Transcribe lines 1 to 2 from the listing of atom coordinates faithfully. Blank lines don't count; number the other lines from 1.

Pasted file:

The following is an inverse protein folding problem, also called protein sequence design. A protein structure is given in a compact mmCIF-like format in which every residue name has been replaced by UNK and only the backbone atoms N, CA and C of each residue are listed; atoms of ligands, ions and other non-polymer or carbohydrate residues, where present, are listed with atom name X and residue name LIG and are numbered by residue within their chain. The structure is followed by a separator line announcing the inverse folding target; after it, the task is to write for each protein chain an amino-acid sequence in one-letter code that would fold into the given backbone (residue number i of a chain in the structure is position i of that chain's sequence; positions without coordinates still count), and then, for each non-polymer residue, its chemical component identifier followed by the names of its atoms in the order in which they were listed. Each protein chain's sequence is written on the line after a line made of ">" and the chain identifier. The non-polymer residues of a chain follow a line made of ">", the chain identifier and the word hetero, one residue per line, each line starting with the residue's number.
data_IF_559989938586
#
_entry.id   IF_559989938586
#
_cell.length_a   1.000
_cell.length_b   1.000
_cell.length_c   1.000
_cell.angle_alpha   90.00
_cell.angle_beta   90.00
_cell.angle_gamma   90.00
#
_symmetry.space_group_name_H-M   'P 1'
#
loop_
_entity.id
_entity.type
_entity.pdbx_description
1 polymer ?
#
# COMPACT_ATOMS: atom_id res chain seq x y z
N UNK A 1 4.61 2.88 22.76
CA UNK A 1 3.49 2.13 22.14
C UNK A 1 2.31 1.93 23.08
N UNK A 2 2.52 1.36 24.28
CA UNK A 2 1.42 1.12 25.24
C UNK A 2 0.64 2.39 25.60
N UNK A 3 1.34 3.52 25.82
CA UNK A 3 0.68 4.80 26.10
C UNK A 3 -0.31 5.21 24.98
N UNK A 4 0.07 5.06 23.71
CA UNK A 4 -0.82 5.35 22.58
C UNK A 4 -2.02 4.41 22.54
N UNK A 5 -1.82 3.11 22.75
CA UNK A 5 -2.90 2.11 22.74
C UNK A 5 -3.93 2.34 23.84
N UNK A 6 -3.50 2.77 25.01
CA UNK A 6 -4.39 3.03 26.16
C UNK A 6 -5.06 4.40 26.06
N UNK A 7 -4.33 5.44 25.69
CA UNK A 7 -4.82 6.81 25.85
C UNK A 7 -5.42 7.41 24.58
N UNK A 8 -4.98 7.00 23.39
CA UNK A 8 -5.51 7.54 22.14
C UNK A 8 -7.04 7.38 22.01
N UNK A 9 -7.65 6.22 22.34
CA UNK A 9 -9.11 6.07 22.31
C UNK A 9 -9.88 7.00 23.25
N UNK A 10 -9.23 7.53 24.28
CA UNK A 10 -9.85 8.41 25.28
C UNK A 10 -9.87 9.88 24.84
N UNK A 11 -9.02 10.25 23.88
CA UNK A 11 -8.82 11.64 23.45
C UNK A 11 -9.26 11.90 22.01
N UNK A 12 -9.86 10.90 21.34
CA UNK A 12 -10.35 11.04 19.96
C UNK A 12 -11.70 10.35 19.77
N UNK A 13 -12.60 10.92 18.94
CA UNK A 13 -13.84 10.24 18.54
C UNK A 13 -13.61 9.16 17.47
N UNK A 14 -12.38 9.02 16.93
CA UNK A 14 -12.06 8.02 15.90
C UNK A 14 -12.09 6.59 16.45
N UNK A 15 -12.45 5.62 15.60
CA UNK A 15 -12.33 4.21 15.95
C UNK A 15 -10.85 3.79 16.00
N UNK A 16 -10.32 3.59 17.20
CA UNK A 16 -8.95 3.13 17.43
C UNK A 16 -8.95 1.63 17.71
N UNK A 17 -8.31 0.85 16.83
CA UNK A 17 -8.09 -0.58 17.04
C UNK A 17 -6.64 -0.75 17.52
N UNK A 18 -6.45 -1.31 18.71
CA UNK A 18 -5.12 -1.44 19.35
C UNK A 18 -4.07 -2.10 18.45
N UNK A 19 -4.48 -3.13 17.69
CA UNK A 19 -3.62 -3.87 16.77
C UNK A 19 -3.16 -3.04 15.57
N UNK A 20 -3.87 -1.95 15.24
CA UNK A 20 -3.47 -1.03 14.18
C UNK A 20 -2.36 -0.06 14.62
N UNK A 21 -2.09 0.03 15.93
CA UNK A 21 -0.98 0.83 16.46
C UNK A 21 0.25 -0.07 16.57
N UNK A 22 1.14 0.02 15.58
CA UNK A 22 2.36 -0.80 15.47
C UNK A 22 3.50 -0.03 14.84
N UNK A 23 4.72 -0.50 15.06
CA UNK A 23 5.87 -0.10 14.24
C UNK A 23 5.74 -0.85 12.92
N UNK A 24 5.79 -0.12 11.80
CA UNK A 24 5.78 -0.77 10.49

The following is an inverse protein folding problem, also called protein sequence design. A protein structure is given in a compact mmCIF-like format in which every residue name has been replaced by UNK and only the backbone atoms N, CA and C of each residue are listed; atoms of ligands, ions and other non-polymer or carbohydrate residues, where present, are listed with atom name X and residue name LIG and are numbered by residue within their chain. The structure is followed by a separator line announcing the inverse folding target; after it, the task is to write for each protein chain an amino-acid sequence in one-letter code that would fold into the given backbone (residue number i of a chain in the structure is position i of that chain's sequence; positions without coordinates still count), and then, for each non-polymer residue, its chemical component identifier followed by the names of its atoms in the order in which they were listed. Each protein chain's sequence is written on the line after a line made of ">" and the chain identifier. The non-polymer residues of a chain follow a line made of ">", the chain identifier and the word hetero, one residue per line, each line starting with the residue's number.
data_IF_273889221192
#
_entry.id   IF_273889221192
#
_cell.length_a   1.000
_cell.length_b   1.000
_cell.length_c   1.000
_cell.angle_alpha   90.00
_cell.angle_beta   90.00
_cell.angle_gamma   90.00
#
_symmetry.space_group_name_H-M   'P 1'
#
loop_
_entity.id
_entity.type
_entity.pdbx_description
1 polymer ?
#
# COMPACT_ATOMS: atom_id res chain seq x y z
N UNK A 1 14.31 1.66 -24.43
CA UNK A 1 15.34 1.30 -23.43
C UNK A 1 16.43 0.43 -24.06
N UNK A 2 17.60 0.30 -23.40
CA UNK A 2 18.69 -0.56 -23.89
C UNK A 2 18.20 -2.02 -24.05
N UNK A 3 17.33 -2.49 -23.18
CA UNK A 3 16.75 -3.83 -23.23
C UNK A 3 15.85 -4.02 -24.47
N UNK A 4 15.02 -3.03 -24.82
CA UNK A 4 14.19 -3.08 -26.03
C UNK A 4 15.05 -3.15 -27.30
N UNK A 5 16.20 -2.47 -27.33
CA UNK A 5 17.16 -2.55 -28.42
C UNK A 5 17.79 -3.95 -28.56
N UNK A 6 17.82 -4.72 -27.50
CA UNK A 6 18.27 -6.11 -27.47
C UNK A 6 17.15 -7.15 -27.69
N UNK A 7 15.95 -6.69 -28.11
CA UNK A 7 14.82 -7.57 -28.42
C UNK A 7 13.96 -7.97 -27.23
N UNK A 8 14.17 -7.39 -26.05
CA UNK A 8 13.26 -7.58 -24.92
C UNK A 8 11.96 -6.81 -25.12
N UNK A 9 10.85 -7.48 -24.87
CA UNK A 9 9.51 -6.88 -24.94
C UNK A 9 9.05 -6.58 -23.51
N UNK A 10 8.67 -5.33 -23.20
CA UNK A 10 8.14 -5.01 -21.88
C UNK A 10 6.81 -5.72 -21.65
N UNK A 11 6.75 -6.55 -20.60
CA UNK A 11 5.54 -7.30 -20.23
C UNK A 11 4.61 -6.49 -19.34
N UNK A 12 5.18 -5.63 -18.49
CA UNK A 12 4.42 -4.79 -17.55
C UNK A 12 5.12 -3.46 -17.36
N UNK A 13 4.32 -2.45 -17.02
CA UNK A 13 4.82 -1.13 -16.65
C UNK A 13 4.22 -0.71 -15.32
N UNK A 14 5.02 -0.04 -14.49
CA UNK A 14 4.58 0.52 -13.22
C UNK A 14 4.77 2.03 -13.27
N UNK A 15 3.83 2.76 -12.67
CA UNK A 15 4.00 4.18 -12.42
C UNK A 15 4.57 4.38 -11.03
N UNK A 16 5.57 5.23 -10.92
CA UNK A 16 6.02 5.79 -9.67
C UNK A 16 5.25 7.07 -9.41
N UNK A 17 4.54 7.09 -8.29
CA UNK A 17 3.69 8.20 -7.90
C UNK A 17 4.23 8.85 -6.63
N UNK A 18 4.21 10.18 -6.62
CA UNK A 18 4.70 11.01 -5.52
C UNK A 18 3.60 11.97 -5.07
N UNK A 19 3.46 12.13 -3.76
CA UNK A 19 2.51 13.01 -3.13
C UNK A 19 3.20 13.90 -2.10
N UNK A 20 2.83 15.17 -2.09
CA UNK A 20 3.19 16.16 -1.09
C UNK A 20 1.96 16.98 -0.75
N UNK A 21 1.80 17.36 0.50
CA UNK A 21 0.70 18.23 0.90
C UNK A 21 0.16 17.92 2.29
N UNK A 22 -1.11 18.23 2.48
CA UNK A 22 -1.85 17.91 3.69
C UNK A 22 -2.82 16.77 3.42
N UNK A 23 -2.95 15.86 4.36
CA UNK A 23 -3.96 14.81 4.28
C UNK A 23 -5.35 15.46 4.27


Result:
The following is an inverse protein folding problem, also called protein sequence design. A protein structure is given in a compact mmCIF-like format in which every residue name has been replaced by UNK and only the backbone atoms N, CA and C of each residue are listed; atoms of ligands, ions and other non-polymer or carbohydrate residues, where present, are listed with atom name X and residue name LIG and are numbered by residue within their chain. The structure is followed by a separator line announcing the inverse folding target; after it, the task is to write for each protein chain an amino-acid sequence in one-letter code that would fold into the given backbone (residue number i of a chain in the structure is position i of that chain's sequence; positions without coordinates still count), and then, for each non-polymer residue, its chemical component identifier followed by the names of its atoms in the order in which they were listed. Each protein chain's sequence is written on the line after a line made of ">" and the chain identifier. The non-polymer residues of a chain follow a line made of ">", the chain identifier and the word hetero, one residue per line, each line starting with the residue's number.
data_IF_559989938586